Is There English on Movie and Television Screens In Norway?

In Norway, the English media and entertainment is very popular. When you combine the fact that they don’t dub really any foreign media, English ends up all over the place.

This holds true for most every type of movie or television show execept for some children’s shows. The practice of dubbing children’s programing into a native tongue is widely used throughout the world and Europe especially.

Like in many other countries that choose not to replace foreign languages in their movies, Norwegians simply have subtitles added. These Norwegian subtitles allow for older populations with less English language skill and children able to read to still be able to enjoy the film, but leaves the original production in tact.

Common Spoken Languages In Norway

Along with English what other languages can you expect to find in Norway?

Norwegian is of course the official language of the country, but there is another official language that many haven’t heard about. Sami with its over 10 different dialects is a language spoken by the peoples in the cold northern regions of Norway.

Norway has two official languages: Norwegian (spoken by 95% of the population) and Sami. Sami is spoken by small minority populations in the country’s northern regions. The most common second language spoken in Norway by far is English with 90% of the population reporting some level of fluency.

As I have been detailing here, English is very widely spoken in Norway and is the most common second language. Because of the popularity of English and the prevalence of Norwegian, the vast majority of the people of Norway are bilingual.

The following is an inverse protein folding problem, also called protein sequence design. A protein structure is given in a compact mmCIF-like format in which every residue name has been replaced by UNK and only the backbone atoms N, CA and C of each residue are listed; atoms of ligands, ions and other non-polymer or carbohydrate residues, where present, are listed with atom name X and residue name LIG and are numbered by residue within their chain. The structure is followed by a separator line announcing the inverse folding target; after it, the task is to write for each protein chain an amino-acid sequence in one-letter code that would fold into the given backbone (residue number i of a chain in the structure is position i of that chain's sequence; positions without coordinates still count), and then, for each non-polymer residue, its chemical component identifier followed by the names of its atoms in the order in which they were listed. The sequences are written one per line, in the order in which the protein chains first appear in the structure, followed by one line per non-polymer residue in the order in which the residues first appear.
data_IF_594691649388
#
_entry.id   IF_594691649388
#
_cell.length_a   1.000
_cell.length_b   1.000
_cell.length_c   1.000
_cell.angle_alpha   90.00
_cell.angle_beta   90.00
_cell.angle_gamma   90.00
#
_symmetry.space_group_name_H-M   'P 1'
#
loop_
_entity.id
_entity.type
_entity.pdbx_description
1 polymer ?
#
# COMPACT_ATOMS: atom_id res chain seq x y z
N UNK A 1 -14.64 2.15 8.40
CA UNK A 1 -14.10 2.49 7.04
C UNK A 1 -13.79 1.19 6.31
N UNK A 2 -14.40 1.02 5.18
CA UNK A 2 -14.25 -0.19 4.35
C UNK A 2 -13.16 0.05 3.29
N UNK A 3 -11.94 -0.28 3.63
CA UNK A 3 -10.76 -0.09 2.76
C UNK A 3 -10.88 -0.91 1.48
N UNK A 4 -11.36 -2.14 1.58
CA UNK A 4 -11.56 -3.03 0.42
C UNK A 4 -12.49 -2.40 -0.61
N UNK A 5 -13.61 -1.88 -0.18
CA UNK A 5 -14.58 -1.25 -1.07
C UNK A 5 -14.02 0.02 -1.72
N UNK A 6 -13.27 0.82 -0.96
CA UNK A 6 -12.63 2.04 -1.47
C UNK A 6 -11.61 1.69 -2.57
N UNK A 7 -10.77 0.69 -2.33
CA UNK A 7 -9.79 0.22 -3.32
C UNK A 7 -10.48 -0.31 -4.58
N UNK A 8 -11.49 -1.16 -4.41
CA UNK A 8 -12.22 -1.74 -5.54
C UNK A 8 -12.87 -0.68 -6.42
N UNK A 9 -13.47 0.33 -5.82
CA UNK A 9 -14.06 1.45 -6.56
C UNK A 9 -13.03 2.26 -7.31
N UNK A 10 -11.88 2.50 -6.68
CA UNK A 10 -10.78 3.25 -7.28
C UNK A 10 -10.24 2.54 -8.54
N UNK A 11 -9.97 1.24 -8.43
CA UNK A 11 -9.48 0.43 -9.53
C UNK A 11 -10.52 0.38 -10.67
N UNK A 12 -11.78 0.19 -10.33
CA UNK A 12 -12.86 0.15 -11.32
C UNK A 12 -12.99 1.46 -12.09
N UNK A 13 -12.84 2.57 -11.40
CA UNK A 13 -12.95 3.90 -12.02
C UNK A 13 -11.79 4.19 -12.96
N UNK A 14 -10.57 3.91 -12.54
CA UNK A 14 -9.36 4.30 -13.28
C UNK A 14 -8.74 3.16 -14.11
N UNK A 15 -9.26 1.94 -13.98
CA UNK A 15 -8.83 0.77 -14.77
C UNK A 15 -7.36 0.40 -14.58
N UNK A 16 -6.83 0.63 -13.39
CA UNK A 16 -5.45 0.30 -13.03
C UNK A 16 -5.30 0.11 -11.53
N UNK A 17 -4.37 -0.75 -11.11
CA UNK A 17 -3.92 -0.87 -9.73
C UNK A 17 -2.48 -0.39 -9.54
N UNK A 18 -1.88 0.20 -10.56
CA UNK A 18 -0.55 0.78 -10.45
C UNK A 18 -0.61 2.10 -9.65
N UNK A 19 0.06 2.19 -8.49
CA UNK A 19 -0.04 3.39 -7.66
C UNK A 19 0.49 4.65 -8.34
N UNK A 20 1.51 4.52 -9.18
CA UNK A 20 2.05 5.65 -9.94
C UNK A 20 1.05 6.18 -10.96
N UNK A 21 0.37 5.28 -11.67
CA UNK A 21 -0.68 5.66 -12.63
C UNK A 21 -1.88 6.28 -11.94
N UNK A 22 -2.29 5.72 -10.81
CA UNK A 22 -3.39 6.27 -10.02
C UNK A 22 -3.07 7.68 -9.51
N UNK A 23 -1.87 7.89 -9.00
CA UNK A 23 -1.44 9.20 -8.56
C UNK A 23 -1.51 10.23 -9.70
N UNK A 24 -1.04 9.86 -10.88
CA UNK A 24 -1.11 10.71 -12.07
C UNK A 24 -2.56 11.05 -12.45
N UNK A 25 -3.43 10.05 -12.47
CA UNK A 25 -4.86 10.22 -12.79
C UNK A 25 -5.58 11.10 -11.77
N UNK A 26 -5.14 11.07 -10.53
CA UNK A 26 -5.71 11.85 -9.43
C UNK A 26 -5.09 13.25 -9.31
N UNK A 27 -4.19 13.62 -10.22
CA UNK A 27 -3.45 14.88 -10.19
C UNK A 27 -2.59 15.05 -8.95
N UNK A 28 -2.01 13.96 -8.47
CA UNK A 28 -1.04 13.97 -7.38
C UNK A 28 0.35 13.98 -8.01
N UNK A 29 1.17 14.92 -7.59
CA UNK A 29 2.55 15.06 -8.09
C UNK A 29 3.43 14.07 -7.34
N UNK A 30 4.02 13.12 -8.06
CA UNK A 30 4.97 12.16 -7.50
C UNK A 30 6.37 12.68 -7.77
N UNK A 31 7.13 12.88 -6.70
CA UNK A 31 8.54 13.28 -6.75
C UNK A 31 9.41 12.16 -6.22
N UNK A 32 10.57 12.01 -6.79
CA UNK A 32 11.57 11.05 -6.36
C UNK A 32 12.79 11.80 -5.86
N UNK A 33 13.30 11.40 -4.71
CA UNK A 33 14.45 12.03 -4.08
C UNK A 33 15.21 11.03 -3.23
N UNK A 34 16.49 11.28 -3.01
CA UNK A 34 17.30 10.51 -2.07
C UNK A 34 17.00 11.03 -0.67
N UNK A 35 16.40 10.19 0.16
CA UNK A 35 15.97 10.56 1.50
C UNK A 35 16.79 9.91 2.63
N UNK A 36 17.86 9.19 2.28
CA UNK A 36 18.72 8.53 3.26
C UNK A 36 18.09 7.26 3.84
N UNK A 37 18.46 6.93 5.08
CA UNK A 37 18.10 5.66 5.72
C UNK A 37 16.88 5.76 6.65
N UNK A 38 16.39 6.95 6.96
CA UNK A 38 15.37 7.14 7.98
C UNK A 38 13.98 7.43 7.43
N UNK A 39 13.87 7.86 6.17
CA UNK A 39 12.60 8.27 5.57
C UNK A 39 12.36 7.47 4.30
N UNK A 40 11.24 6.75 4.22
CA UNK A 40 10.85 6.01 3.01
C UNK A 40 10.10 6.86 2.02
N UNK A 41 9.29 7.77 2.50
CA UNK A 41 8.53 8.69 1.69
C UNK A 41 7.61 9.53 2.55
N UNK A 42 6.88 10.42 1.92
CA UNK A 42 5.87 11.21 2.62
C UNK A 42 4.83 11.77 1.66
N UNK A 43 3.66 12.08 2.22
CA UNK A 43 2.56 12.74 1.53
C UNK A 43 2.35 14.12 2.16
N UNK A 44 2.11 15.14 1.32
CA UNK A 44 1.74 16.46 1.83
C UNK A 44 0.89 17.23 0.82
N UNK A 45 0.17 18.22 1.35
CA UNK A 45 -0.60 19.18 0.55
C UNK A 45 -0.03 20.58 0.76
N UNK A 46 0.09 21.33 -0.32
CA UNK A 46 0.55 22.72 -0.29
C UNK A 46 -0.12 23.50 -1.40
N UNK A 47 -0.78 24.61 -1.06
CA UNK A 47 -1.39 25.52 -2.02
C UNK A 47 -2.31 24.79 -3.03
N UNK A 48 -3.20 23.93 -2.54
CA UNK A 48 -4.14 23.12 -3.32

The Final Talking Point On How Common English Is In Norway…

English is not only commonly spoken in Norway, but its wide spread use makes the country one of the leaders in the world in English proficiency. Living, traveling, and working in Norway using only English is fairly easy to accomplish and is regularly done by tourists, students, and business professionals.

Like with any country, it is advisable to learn the language of the communities you live in if stays longer than a few months is planned. Yet, with the view and dominance of English in Norway, it is not a dire necessity.

If you would like to read more about English and how it is used in other countries, see my articles here…

Jackie Booe

Jackie Booe is a licensed teacher for elementary through high school in 3 states. She is a former adjunct professor at the undergraduate level and certified to teach elementary, secondary English, and English Language Learners. She was a mentor for many education interns, has taught and coordinated professional development for teachers and educators, and professionally tutored in a multitude of subjects.